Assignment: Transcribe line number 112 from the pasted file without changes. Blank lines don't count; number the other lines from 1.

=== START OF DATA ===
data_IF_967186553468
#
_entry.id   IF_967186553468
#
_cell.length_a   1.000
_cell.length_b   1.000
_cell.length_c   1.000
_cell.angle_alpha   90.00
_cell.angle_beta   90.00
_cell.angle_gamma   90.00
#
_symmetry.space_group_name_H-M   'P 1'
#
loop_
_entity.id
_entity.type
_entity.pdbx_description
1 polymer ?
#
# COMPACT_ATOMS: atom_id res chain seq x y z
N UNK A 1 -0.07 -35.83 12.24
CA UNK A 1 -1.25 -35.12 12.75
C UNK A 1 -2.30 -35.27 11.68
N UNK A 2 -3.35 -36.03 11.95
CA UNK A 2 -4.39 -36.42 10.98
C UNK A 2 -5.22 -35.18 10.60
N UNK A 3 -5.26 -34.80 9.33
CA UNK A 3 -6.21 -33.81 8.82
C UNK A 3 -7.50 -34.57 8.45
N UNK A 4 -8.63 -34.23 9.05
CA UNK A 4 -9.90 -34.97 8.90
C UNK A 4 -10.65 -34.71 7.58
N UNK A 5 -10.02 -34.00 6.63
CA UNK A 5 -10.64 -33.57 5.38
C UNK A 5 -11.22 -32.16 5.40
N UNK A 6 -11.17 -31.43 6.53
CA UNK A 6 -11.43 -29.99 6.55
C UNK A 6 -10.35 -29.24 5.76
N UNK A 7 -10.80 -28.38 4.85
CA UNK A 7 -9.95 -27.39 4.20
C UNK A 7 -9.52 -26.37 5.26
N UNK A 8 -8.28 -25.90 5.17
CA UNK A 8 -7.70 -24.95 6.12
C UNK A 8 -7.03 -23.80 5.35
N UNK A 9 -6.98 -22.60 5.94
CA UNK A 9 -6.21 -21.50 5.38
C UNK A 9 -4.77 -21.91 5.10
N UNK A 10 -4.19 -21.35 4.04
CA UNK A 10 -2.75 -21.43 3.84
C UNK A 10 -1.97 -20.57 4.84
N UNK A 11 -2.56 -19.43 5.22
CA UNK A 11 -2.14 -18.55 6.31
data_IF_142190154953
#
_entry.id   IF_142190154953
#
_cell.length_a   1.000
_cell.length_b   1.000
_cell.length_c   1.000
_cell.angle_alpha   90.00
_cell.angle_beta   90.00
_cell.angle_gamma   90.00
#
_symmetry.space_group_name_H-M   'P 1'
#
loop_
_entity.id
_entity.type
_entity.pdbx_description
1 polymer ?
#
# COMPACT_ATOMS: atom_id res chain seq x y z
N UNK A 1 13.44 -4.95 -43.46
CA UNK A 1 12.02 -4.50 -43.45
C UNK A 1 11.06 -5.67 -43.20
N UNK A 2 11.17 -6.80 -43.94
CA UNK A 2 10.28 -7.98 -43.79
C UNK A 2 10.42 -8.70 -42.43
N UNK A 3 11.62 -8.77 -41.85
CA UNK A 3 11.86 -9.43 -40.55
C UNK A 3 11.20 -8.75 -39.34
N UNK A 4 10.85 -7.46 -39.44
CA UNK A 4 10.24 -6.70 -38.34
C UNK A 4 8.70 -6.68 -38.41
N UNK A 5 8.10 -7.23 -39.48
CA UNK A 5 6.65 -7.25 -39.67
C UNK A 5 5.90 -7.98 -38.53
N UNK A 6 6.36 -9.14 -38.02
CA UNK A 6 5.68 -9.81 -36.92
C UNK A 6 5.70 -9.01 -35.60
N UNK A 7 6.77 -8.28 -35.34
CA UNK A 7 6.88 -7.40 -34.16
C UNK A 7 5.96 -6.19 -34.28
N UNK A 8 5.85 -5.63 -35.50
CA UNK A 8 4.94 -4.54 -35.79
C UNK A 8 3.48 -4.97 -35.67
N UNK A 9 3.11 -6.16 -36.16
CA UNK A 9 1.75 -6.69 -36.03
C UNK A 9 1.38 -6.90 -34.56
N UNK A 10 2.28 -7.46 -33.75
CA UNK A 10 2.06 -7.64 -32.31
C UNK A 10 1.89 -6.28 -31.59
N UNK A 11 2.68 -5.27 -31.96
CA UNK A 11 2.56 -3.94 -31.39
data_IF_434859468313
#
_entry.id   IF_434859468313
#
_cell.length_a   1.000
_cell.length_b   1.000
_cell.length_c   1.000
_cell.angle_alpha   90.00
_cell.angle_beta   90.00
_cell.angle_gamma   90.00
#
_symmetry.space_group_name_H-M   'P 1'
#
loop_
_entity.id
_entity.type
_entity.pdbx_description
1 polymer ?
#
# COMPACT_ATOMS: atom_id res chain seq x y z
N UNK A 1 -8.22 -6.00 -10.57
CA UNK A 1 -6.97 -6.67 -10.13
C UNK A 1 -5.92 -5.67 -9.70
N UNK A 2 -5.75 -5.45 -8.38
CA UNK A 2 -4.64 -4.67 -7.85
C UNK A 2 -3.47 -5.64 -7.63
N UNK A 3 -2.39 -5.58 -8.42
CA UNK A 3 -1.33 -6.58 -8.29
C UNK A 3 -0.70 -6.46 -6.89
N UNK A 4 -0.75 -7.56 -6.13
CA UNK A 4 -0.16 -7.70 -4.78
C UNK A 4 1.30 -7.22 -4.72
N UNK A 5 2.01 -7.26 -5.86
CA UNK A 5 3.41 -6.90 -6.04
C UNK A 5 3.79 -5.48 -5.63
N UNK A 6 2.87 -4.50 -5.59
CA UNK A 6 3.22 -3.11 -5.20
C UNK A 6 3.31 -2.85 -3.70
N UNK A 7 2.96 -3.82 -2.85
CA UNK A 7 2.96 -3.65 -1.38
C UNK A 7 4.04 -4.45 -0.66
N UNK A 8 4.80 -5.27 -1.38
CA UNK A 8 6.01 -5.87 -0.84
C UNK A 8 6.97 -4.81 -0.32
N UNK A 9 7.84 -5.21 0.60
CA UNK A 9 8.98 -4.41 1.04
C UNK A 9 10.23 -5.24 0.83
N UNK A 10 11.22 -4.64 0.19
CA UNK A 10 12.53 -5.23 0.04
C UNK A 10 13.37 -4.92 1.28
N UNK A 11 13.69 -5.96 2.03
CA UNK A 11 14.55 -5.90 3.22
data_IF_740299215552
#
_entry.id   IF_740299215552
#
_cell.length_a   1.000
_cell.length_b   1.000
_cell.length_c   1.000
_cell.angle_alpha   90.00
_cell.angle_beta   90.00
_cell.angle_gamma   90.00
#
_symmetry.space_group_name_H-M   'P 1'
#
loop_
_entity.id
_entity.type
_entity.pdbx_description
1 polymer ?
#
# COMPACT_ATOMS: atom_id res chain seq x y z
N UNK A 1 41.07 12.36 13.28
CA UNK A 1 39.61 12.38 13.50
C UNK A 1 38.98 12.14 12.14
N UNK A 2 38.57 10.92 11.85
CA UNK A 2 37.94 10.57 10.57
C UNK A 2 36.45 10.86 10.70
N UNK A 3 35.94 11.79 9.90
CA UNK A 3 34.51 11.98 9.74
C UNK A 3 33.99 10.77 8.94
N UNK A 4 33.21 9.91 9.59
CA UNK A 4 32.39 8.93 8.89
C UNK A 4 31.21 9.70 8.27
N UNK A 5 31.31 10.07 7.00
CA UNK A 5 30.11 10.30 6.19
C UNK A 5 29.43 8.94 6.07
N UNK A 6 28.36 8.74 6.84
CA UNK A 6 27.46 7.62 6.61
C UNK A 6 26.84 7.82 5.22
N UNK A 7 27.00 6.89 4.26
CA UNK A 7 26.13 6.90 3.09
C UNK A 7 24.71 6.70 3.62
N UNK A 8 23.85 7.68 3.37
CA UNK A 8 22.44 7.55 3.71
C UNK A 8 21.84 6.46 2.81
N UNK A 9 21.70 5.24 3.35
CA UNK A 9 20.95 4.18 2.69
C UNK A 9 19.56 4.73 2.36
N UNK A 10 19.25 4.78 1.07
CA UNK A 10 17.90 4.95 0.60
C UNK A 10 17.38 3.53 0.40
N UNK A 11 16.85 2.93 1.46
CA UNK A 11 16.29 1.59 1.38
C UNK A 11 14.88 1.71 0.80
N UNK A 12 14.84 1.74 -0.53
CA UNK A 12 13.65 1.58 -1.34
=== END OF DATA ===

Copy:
_cell.angle_alpha   90.00